Then add your finishing bow and card.
Look for cheap bow embellishments at garage sales. These add-ins make your basket pop in an eye-catching way. Try to find trinkets that mesh well with the general theme of your gift.
A quality satin bow turns an ordinary basket into sumptuous eye candy fit for King Louis XVI. You can buy inexpensive ribbon from outlet stores to make them.
Instead of a bow, you can also use satin flowers. One thing you can fill your baskets with is great inexpensive stuff from the dollar store, like votive candles, ceramic animals, or small bottles of shampoo.
If you’re putting fruit in it, make sure that only the part you can see through the cellophane is ripe. If it’s too ripe, it’ll go bad before your recipient had a chance to enjoy it.
But there’s lots more edible stuff you can put in your baskets besides fruit. Look in the bulk aisle of your local grocery store for munchies people will love. Here, you’ll find things like peanuts, salted nuts, jelly beans, and jujubes.
You could even make a gourmet wine basket. Stock up on them when they go on sale at your favorite liquor store. Or, hit up discount wine outlets.
Use a mix of store-bought and homemade items to fill your baskets.
You could even include a book of sentimental value for the recipient. To make it even more special, add a bookmark you made yourself. You could use items you made from stuff you grew in your garden in your baskets. These are things like berries for jams, herbs, and flowers for potpourri.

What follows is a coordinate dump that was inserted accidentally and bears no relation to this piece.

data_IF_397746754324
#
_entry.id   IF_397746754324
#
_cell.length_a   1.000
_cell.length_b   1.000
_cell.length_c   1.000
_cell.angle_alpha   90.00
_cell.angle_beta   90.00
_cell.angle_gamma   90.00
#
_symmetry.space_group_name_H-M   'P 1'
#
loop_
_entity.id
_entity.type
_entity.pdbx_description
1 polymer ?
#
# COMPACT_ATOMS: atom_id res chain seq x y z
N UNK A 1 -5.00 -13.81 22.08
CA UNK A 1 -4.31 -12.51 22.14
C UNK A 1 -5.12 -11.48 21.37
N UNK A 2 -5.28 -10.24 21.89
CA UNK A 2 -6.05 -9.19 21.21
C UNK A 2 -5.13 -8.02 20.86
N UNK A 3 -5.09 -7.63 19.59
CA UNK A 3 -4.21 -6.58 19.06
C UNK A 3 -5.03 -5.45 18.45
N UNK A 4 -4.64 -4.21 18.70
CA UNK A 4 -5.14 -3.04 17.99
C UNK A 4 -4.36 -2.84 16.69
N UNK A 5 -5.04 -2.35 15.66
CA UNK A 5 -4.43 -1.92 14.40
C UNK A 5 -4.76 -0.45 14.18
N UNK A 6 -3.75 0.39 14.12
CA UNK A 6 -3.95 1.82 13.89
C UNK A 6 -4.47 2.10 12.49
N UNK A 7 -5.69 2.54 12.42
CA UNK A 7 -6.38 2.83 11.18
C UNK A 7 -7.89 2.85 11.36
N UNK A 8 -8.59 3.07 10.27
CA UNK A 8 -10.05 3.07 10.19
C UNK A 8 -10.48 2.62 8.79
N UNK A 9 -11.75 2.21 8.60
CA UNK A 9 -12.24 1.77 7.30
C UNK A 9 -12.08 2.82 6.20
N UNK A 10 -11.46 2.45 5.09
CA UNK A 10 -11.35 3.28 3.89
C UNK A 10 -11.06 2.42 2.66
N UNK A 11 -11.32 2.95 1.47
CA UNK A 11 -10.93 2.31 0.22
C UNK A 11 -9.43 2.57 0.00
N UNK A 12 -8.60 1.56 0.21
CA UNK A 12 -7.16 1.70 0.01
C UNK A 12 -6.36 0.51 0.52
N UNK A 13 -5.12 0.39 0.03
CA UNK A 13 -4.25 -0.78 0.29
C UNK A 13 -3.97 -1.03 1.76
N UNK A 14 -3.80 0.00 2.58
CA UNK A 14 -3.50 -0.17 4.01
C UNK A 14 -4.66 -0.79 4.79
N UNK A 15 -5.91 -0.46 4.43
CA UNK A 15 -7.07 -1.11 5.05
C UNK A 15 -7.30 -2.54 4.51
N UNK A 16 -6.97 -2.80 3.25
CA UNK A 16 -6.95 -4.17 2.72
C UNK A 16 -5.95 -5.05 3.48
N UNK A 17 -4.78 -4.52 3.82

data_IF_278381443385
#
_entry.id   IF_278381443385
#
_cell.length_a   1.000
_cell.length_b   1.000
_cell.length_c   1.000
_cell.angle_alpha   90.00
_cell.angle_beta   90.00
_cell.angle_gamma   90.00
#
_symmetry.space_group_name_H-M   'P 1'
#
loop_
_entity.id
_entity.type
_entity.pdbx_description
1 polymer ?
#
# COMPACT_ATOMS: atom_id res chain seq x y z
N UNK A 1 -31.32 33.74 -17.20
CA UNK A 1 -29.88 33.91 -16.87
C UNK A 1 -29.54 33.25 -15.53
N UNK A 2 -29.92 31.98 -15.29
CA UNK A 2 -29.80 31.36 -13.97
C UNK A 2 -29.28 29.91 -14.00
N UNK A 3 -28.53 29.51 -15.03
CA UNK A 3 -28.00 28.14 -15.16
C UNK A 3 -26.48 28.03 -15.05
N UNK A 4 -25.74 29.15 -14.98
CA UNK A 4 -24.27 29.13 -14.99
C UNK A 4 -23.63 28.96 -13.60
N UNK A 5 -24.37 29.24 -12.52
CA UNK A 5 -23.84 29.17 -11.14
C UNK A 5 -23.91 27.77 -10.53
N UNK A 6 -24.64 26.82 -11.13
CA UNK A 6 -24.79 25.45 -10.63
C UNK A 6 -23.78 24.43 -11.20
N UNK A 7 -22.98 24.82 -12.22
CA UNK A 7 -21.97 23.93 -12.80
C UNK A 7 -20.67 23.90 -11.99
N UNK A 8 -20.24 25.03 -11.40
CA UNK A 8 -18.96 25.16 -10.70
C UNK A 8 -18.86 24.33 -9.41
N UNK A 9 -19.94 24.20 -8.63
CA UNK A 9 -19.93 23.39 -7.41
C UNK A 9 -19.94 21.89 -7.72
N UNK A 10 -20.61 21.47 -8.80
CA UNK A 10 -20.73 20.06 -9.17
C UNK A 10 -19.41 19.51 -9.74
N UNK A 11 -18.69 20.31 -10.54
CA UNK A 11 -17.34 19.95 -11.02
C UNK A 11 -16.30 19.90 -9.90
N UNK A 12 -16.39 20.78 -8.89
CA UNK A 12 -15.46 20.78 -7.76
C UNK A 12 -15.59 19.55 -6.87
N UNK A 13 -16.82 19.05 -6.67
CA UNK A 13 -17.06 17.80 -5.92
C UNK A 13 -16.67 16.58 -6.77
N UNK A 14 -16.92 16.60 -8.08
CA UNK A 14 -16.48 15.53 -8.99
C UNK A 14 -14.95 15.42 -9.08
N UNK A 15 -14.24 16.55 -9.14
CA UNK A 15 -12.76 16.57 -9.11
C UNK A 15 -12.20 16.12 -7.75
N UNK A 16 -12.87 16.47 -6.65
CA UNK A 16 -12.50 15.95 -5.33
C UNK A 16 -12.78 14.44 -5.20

If the basket you’re using is deep, put a little newspaper on the bottom so the objects rise up over the edge of the basket. This way, it’ll look fuller. Add a handwritten poem for a personalized touch.
Wrap it all up in cellophane wrap and add a prepackaged bow. Now, it’s all dressed up and ready to give to that special someone!
2. Upcycled Jeans Quilt
If you have mad quilting skills or want to acquire some, you can make a beautiful quilt from upcycled colored jeans.
If you don’t have colored jeans at home, go to your local thrift store to round up a bunch of them. Start by cutting the waistbands off of all the jeans. Then, separate the legs by cutting down the middle of each pair. Using a rotary cutter and quilting ruler, cut out as large a rectangle as you can from the front and back of each leg.
Repeat until you’ve cut all the strips you can get from your legs. Lay all your strips on a queen-sized sheet to make sure you have enough fabric to cover it. Pin your strips together and stitch them up. Iron the seams so they lay flat. Use basting spray or pins so that all the layers adhere.
Stitch through all the layers. Trim up any extra batting and quilt top. Then fold the sheet over to create the binding. That’s all you need to do! Now you have a fantastic gift made from upcycled materials to use as a gift.